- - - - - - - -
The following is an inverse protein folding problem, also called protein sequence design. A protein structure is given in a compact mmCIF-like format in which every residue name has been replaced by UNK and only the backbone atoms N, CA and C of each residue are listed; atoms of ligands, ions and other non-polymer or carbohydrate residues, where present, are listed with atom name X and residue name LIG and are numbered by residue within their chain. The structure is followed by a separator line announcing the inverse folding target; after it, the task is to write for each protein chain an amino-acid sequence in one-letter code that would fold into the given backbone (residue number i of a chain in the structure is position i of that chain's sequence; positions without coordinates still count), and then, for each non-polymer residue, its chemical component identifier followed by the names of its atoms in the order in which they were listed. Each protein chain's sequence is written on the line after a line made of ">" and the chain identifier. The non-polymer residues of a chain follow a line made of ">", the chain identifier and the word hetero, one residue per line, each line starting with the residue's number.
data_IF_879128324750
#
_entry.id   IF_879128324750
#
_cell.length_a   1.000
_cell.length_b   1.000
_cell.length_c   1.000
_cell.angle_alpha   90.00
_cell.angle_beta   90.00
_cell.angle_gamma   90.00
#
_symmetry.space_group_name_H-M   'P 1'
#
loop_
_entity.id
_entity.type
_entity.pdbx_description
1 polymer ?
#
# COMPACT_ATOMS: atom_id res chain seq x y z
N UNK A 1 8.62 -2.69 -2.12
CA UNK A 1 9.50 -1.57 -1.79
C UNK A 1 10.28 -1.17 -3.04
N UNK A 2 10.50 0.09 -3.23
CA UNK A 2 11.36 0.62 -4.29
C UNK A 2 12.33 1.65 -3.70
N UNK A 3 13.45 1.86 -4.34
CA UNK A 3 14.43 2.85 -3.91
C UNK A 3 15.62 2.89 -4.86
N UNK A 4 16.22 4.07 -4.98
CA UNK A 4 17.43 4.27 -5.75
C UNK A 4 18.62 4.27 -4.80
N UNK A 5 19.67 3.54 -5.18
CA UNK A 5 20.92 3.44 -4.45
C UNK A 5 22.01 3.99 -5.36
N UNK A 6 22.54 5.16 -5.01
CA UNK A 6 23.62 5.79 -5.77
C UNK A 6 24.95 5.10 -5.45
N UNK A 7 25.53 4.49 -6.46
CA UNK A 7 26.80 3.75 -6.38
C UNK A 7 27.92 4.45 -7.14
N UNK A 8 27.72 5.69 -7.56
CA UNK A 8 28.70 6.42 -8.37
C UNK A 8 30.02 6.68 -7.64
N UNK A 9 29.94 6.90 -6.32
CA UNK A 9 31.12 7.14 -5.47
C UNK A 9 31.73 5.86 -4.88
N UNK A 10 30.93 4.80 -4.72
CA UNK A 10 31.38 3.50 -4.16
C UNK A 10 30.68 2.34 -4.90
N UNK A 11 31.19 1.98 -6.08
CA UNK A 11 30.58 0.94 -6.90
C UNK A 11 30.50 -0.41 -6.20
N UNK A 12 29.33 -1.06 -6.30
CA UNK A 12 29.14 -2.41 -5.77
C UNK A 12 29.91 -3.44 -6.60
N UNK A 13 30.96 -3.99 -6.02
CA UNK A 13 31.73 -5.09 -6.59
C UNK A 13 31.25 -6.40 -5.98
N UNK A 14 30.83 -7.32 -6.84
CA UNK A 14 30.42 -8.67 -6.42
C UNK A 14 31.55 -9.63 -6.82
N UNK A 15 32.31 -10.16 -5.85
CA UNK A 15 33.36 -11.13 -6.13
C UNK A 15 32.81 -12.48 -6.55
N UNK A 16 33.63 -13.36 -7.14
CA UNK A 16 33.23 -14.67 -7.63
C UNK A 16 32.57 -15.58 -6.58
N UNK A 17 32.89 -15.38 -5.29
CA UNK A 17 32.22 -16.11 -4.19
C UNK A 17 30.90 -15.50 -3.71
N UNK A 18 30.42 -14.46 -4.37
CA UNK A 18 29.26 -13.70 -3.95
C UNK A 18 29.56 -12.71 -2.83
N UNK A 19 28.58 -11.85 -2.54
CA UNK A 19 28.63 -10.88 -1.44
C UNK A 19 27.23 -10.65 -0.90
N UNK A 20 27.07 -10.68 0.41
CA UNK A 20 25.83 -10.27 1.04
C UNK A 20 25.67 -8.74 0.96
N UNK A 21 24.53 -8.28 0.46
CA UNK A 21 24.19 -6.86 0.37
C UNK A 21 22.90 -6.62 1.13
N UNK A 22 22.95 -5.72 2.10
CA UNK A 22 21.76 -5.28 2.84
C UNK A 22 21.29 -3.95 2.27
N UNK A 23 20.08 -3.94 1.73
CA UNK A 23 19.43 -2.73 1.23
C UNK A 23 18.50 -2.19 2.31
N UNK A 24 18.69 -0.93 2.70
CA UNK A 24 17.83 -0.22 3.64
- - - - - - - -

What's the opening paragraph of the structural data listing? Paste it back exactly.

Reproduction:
The following is an inverse protein folding problem, also called protein sequence design. A protein structure is given in a compact mmCIF-like format in which every residue name has been replaced by UNK and only the backbone atoms N, CA and C of each residue are listed; atoms of ligands, ions and other non-polymer or carbohydrate residues, where present, are listed with atom name X and residue name LIG and are numbered by residue within their chain. The structure is followed by a separator line announcing the inverse folding target; after it, the task is to write for each protein chain an amino-acid sequence in one-letter code that would fold into the given backbone (residue number i of a chain in the structure is position i of that chain's sequence; positions without coordinates still count), and then, for each non-polymer residue, its chemical component identifier followed by the names of its atoms in the order in which they were listed. Each protein chain's sequence is written on the line after a line made of ">" and the chain identifier. The non-polymer residues of a chain follow a line made of ">", the chain identifier and the word hetero, one residue per line, each line starting with the residue's number.